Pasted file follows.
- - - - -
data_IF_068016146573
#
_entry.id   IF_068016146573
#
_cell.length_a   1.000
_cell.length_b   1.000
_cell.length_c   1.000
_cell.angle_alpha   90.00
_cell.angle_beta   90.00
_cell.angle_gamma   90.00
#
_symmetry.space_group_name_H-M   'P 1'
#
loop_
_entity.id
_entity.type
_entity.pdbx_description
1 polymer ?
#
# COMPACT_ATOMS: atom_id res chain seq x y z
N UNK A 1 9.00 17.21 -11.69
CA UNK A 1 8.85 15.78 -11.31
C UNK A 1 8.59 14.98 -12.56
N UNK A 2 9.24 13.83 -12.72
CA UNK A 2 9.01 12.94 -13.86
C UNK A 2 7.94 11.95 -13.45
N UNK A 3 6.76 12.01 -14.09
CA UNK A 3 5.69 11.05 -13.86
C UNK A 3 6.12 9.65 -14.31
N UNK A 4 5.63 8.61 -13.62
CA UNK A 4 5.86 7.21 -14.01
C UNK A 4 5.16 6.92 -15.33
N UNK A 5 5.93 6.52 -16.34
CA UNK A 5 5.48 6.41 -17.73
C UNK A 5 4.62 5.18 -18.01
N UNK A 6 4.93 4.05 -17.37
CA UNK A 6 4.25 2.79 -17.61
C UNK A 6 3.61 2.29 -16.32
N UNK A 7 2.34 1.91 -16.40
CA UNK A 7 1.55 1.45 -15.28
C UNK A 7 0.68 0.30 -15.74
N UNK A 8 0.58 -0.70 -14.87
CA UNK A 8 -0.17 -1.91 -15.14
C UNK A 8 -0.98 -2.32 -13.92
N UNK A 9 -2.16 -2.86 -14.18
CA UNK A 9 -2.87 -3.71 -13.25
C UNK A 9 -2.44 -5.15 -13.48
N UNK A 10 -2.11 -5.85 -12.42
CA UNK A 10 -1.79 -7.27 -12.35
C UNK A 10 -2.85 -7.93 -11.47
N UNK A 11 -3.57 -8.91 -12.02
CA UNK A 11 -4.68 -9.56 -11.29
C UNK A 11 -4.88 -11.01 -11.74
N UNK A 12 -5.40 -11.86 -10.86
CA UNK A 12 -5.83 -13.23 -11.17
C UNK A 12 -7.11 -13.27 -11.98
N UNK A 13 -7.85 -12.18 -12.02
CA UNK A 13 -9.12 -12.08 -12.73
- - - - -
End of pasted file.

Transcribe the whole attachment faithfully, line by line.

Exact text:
data_IF_068016146573
#
_entry.id   IF_068016146573
#
_cell.length_a   1.000
_cell.length_b   1.000
_cell.length_c   1.000
_cell.angle_alpha   90.00
_cell.angle_beta   90.00
_cell.angle_gamma   90.00
#
_symmetry.space_group_name_H-M   'P 1'
#
loop_
_entity.id
_entity.type
_entity.pdbx_description
1 polymer ?
#
# COMPACT_ATOMS: atom_id res chain seq x y z
N UNK A 1 9.00 17.21 -11.69
CA UNK A 1 8.85 15.78 -11.31
C UNK A 1 8.59 14.98 -12.56
N UNK A 2 9.24 13.83 -12.72
CA UNK A 2 9.01 12.94 -13.86
C UNK A 2 7.94 11.95 -13.45
N UNK A 3 6.76 12.01 -14.09
CA UNK A 3 5.69 11.05 -13.86
C UNK A 3 6.12 9.65 -14.31
N UNK A 4 5.63 8.61 -13.62
CA UNK A 4 5.86 7.21 -14.01
C UNK A 4 5.16 6.92 -15.33
N UNK A 5 5.93 6.52 -16.34
CA UNK A 5 5.48 6.41 -17.73
C UNK A 5 4.62 5.18 -18.01
N UNK A 6 4.93 4.05 -17.37
CA UNK A 6 4.25 2.79 -17.61
C UNK A 6 3.61 2.29 -16.32
N UNK A 7 2.34 1.91 -16.40
CA UNK A 7 1.55 1.45 -15.28
C UNK A 7 0.68 0.30 -15.74
N UNK A 8 0.58 -0.70 -14.87
CA UNK A 8 -0.17 -1.91 -15.14
C UNK A 8 -0.98 -2.32 -13.92
N UNK A 9 -2.16 -2.86 -14.18
CA UNK A 9 -2.87 -3.71 -13.25
C UNK A 9 -2.44 -5.15 -13.48
N UNK A 10 -2.11 -5.85 -12.42
CA UNK A 10 -1.79 -7.27 -12.35
C UNK A 10 -2.85 -7.93 -11.47
N UNK A 11 -3.57 -8.91 -12.02
CA UNK A 11 -4.68 -9.56 -11.29
C UNK A 11 -4.88 -11.01 -11.74
N UNK A 12 -5.40 -11.86 -10.86
CA UNK A 12 -5.83 -13.23 -11.17
C UNK A 12 -7.11 -13.27 -11.98
N UNK A 13 -7.85 -12.18 -12.02
CA UNK A 13 -9.12 -12.08 -12.73